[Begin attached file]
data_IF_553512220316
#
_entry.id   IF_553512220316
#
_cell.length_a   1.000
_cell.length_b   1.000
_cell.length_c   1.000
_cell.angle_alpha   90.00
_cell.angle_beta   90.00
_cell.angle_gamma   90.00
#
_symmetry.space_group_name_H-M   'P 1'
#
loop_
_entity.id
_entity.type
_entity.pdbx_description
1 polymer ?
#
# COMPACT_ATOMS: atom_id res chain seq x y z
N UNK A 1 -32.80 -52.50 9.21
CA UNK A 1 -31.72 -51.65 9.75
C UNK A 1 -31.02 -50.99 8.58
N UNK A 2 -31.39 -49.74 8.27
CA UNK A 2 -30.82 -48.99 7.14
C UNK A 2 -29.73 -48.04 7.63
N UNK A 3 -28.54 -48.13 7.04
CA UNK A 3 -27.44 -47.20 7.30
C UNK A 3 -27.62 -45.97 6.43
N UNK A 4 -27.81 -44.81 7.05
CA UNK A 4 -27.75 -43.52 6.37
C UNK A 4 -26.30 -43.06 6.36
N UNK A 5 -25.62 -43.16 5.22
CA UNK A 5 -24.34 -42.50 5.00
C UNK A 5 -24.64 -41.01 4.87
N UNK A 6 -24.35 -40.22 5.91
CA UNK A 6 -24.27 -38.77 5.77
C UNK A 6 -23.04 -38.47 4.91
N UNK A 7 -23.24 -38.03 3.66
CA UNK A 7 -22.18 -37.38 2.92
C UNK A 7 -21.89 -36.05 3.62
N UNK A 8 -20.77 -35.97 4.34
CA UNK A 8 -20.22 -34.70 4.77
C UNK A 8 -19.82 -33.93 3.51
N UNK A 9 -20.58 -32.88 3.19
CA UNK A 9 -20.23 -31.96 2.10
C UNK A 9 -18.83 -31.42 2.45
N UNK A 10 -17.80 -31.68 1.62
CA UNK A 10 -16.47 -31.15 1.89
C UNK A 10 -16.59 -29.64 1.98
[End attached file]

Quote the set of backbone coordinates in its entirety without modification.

data_IF_553512220316
#
_entry.id   IF_553512220316
#
_cell.length_a   1.000
_cell.length_b   1.000
_cell.length_c   1.000
_cell.angle_alpha   90.00
_cell.angle_beta   90.00
_cell.angle_gamma   90.00
#
_symmetry.space_group_name_H-M   'P 1'
#
loop_
_entity.id
_entity.type
_entity.pdbx_description
1 polymer ?
#
# COMPACT_ATOMS: atom_id res chain seq x y z
N UNK A 1 -32.80 -52.50 9.21
CA UNK A 1 -31.72 -51.65 9.75
C UNK A 1 -31.02 -50.99 8.58
N UNK A 2 -31.39 -49.74 8.27
CA UNK A 2 -30.82 -48.99 7.14
C UNK A 2 -29.73 -48.04 7.63
N UNK A 3 -28.54 -48.13 7.04
CA UNK A 3 -27.44 -47.20 7.30
C UNK A 3 -27.62 -45.97 6.43
N UNK A 4 -27.81 -44.81 7.05
CA UNK A 4 -27.75 -43.52 6.37
C UNK A 4 -26.30 -43.06 6.36
N UNK A 5 -25.62 -43.16 5.22
CA UNK A 5 -24.34 -42.50 5.00
C UNK A 5 -24.64 -41.01 4.87
N UNK A 6 -24.35 -40.22 5.91
CA UNK A 6 -24.27 -38.77 5.77
C UNK A 6 -23.04 -38.47 4.91
N UNK A 7 -23.24 -38.03 3.66
CA UNK A 7 -22.18 -37.38 2.92
C UNK A 7 -21.89 -36.05 3.62
N UNK A 8 -20.77 -35.97 4.34
CA UNK A 8 -20.22 -34.70 4.77
C UNK A 8 -19.82 -33.93 3.51
N UNK A 9 -20.58 -32.88 3.19
CA UNK A 9 -20.23 -31.96 2.10
C UNK A 9 -18.83 -31.42 2.45
N UNK A 10 -17.80 -31.68 1.62
CA UNK A 10 -16.47 -31.15 1.89
C UNK A 10 -16.59 -29.64 1.98